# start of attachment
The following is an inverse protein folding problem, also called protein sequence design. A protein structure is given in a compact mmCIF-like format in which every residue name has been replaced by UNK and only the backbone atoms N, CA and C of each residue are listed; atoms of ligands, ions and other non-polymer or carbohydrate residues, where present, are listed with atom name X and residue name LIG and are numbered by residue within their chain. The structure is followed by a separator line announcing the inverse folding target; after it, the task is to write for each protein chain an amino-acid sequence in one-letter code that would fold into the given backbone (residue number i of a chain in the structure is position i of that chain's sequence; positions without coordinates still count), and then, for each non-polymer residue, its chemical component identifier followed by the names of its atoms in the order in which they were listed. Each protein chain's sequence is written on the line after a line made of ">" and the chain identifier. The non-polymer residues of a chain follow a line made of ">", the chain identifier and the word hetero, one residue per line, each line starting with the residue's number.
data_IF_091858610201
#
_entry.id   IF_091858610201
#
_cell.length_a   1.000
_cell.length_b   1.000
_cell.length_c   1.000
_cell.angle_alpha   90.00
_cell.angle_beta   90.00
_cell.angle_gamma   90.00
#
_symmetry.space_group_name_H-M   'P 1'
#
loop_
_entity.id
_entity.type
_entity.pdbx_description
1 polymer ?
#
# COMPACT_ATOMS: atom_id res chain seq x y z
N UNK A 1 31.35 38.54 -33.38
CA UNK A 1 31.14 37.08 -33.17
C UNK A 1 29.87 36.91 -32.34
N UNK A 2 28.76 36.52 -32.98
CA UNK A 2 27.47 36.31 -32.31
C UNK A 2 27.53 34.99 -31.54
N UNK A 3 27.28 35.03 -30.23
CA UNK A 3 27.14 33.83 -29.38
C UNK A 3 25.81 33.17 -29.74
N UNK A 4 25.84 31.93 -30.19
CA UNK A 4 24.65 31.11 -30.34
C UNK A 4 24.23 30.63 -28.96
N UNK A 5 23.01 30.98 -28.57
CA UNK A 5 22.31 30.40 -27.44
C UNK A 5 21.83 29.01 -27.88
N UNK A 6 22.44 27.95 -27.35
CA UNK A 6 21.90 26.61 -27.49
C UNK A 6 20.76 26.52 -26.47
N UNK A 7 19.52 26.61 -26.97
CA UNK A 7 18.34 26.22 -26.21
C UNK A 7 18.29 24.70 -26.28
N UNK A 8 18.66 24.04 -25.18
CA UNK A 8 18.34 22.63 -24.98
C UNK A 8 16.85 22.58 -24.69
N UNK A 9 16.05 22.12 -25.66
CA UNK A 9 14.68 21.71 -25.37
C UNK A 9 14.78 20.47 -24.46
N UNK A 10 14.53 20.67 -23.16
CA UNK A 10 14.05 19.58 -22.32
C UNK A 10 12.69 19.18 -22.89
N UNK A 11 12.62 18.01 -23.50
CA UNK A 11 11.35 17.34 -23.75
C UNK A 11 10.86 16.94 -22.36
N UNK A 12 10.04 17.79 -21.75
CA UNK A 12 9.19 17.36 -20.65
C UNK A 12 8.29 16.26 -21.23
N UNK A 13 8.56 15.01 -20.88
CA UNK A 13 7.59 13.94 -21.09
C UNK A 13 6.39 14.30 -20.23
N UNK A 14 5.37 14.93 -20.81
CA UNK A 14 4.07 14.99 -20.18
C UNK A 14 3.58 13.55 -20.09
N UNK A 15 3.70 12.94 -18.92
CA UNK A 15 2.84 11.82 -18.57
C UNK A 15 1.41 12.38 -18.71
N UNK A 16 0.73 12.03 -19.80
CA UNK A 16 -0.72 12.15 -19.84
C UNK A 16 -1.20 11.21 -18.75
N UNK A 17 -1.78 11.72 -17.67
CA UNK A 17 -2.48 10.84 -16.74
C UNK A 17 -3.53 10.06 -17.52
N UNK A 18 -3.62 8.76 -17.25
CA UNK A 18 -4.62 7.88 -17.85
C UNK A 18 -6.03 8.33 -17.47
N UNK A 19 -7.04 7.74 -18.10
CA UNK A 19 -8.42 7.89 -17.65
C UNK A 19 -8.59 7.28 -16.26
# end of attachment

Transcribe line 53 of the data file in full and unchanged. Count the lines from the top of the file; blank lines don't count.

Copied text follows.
CA UNK A 11 11.35 17.34 -23.75